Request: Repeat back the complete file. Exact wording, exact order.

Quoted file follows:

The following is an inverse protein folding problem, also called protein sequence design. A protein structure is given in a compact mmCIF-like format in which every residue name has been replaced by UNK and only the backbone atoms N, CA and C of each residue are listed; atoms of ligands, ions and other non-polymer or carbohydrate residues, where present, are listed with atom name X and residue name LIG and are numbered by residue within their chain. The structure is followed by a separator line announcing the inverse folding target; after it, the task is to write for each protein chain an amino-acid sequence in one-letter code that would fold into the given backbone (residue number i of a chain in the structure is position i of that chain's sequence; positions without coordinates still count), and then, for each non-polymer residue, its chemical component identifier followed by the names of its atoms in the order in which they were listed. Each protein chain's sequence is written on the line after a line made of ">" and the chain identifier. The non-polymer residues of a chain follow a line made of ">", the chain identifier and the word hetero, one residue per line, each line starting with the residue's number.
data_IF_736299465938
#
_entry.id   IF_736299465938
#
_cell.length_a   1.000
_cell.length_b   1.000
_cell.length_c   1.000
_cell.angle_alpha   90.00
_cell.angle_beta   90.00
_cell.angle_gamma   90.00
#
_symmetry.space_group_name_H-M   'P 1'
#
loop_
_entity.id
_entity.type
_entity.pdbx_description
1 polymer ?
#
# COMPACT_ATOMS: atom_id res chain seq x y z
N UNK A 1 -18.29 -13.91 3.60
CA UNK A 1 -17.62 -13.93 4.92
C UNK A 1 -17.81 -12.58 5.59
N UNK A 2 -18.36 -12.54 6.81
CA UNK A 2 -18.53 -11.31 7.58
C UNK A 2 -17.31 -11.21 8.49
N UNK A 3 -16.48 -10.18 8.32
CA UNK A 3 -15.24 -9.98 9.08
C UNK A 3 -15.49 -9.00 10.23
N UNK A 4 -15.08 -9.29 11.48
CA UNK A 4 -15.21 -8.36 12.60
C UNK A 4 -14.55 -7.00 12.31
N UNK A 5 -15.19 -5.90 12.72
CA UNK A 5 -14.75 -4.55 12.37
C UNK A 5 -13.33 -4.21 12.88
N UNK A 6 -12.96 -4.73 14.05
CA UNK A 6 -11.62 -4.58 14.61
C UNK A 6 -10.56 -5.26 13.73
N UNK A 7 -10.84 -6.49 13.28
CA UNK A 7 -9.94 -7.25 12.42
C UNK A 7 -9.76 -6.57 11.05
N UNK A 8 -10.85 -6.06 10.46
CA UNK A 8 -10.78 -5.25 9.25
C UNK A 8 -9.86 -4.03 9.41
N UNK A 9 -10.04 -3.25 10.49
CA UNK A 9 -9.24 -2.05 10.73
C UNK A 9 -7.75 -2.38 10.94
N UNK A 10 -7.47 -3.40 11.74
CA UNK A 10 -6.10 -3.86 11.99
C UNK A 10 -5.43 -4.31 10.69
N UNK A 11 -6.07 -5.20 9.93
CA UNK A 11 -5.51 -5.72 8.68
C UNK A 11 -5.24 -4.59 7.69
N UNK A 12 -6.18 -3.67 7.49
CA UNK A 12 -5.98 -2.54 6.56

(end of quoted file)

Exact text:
The following is an inverse protein folding problem, also called protein sequence design. A protein structure is given in a compact mmCIF-like format in which every residue name has been replaced by UNK and only the backbone atoms N, CA and C of each residue are listed; atoms of ligands, ions and other non-polymer or carbohydrate residues, where present, are listed with atom name X and residue name LIG and are numbered by residue within their chain. The structure is followed by a separator line announcing the inverse folding target; after it, the task is to write for each protein chain an amino-acid sequence in one-letter code that would fold into the given backbone (residue number i of a chain in the structure is position i of that chain's sequence; positions without coordinates still count), and then, for each non-polymer residue, its chemical component identifier followed by the names of its atoms in the order in which they were listed. Each protein chain's sequence is written on the line after a line made of ">" and the chain identifier. The non-polymer residues of a chain follow a line made of ">", the chain identifier and the word hetero, one residue per line, each line starting with the residue's number.
data_IF_736299465938
#
_entry.id   IF_736299465938
#
_cell.length_a   1.000
_cell.length_b   1.000
_cell.length_c   1.000
_cell.angle_alpha   90.00
_cell.angle_beta   90.00
_cell.angle_gamma   90.00
#
_symmetry.space_group_name_H-M   'P 1'
#
loop_
_entity.id
_entity.type
_entity.pdbx_description
1 polymer ?
#
# COMPACT_ATOMS: atom_id res chain seq x y z
N UNK A 1 -18.29 -13.91 3.60
CA UNK A 1 -17.62 -13.93 4.92
C UNK A 1 -17.81 -12.58 5.59
N UNK A 2 -18.36 -12.54 6.81
CA UNK A 2 -18.53 -11.31 7.58
C UNK A 2 -17.31 -11.21 8.49
N UNK A 3 -16.48 -10.18 8.32
CA UNK A 3 -15.24 -9.98 9.08
C UNK A 3 -15.49 -9.00 10.23
N UNK A 4 -15.08 -9.29 11.48
CA UNK A 4 -15.21 -8.36 12.60
C UNK A 4 -14.55 -7.00 12.31
N UNK A 5 -15.19 -5.90 12.72
CA UNK A 5 -14.75 -4.55 12.37
C UNK A 5 -13.33 -4.21 12.88
N UNK A 6 -12.96 -4.73 14.05
CA UNK A 6 -11.62 -4.58 14.61
C UNK A 6 -10.56 -5.26 13.73
N UNK A 7 -10.84 -6.49 13.28
CA UNK A 7 -9.94 -7.25 12.42
C UNK A 7 -9.76 -6.57 11.05
N UNK A 8 -10.85 -6.06 10.46
CA UNK A 8 -10.78 -5.25 9.25
C UNK A 8 -9.86 -4.03 9.41
N UNK A 9 -10.04 -3.25 10.49
CA UNK A 9 -9.24 -2.05 10.73
C UNK A 9 -7.75 -2.38 10.94
N UNK A 10 -7.47 -3.40 11.74
CA UNK A 10 -6.10 -3.86 11.99
C UNK A 10 -5.43 -4.31 10.69
N UNK A 11 -6.07 -5.20 9.93
CA UNK A 11 -5.51 -5.72 8.68
C UNK A 11 -5.24 -4.59 7.69
N UNK A 12 -6.18 -3.67 7.49
CA UNK A 12 -5.98 -2.54 6.56